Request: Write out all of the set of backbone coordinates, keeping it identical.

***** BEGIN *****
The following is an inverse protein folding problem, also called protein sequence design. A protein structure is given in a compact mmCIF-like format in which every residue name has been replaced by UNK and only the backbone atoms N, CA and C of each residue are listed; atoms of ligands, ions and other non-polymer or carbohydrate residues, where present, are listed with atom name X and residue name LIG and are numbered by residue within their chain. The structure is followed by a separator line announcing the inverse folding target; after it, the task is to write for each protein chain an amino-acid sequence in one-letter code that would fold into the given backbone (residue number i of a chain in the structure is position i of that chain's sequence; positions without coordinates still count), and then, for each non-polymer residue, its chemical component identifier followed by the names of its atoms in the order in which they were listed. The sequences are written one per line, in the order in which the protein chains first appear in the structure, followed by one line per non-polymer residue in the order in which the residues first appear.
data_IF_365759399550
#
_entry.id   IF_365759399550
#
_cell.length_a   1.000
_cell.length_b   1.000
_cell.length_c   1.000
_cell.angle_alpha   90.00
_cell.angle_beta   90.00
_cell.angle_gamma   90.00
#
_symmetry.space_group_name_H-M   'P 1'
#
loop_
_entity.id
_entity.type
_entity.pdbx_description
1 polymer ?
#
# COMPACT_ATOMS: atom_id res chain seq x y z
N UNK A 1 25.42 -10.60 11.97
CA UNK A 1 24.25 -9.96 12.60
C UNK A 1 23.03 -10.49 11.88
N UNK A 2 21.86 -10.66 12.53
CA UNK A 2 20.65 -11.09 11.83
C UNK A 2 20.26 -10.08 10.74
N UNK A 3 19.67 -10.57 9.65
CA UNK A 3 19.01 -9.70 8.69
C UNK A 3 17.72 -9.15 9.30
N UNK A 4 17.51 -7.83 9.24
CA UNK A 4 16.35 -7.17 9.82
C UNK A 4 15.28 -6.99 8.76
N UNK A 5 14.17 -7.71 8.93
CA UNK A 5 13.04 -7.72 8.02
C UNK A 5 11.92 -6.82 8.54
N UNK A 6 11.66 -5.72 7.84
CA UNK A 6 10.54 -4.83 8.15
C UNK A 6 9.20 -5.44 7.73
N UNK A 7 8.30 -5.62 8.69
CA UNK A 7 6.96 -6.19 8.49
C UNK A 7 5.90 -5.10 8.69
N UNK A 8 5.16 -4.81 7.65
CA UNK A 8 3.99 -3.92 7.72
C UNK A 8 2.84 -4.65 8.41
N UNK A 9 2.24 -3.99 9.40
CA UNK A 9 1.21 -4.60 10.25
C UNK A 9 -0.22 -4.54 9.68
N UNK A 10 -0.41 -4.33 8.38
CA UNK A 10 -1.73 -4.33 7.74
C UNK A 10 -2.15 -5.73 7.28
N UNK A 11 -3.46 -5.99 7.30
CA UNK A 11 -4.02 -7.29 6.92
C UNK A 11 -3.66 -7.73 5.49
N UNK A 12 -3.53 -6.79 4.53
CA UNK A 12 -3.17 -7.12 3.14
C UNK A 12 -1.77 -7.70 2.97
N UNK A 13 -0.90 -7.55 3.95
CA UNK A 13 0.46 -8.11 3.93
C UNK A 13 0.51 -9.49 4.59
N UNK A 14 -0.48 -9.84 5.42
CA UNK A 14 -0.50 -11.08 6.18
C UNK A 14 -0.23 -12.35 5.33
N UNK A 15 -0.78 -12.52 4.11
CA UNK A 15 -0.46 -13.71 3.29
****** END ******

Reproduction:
The following is an inverse protein folding problem, also called protein sequence design. A protein structure is given in a compact mmCIF-like format in which every residue name has been replaced by UNK and only the backbone atoms N, CA and C of each residue are listed; atoms of ligands, ions and other non-polymer or carbohydrate residues, where present, are listed with atom name X and residue name LIG and are numbered by residue within their chain. The structure is followed by a separator line announcing the inverse folding target; after it, the task is to write for each protein chain an amino-acid sequence in one-letter code that would fold into the given backbone (residue number i of a chain in the structure is position i of that chain's sequence; positions without coordinates still count), and then, for each non-polymer residue, its chemical component identifier followed by the names of its atoms in the order in which they were listed. The sequences are written one per line, in the order in which the protein chains first appear in the structure, followed by one line per non-polymer residue in the order in which the residues first appear.
data_IF_365759399550
#
_entry.id   IF_365759399550
#
_cell.length_a   1.000
_cell.length_b   1.000
_cell.length_c   1.000
_cell.angle_alpha   90.00
_cell.angle_beta   90.00
_cell.angle_gamma   90.00
#
_symmetry.space_group_name_H-M   'P 1'
#
loop_
_entity.id
_entity.type
_entity.pdbx_description
1 polymer ?
#
# COMPACT_ATOMS: atom_id res chain seq x y z
N UNK A 1 25.42 -10.60 11.97
CA UNK A 1 24.25 -9.96 12.60
C UNK A 1 23.03 -10.49 11.88
N UNK A 2 21.86 -10.66 12.53
CA UNK A 2 20.65 -11.09 11.83
C UNK A 2 20.26 -10.08 10.74
N UNK A 3 19.67 -10.57 9.65
CA UNK A 3 19.01 -9.70 8.69
C UNK A 3 17.72 -9.15 9.30
N UNK A 4 17.51 -7.83 9.24
CA UNK A 4 16.35 -7.17 9.82
C UNK A 4 15.28 -6.99 8.76
N UNK A 5 14.17 -7.71 8.93
CA UNK A 5 13.04 -7.72 8.02
C UNK A 5 11.92 -6.82 8.54
N UNK A 6 11.66 -5.72 7.84
CA UNK A 6 10.54 -4.83 8.15
C UNK A 6 9.20 -5.44 7.73
N UNK A 7 8.30 -5.62 8.69
CA UNK A 7 6.96 -6.19 8.49
C UNK A 7 5.90 -5.10 8.69
N UNK A 8 5.16 -4.81 7.65
CA UNK A 8 3.99 -3.92 7.72
C UNK A 8 2.84 -4.65 8.41
N UNK A 9 2.24 -3.99 9.40
CA UNK A 9 1.21 -4.60 10.25
C UNK A 9 -0.22 -4.54 9.68
N UNK A 10 -0.41 -4.33 8.38
CA UNK A 10 -1.73 -4.33 7.74
C UNK A 10 -2.15 -5.73 7.28
N UNK A 11 -3.46 -5.99 7.30
CA UNK A 11 -4.02 -7.29 6.92
C UNK A 11 -3.66 -7.73 5.49
N UNK A 12 -3.53 -6.79 4.53
CA UNK A 12 -3.17 -7.12 3.14
C UNK A 12 -1.77 -7.70 2.97
N UNK A 13 -0.90 -7.55 3.95
CA UNK A 13 0.46 -8.11 3.93
C UNK A 13 0.51 -9.49 4.59
N UNK A 14 -0.48 -9.84 5.42
CA UNK A 14 -0.50 -11.08 6.18
C UNK A 14 -0.23 -12.35 5.33
N UNK A 15 -0.78 -12.52 4.11
CA UNK A 15 -0.46 -13.71 3.29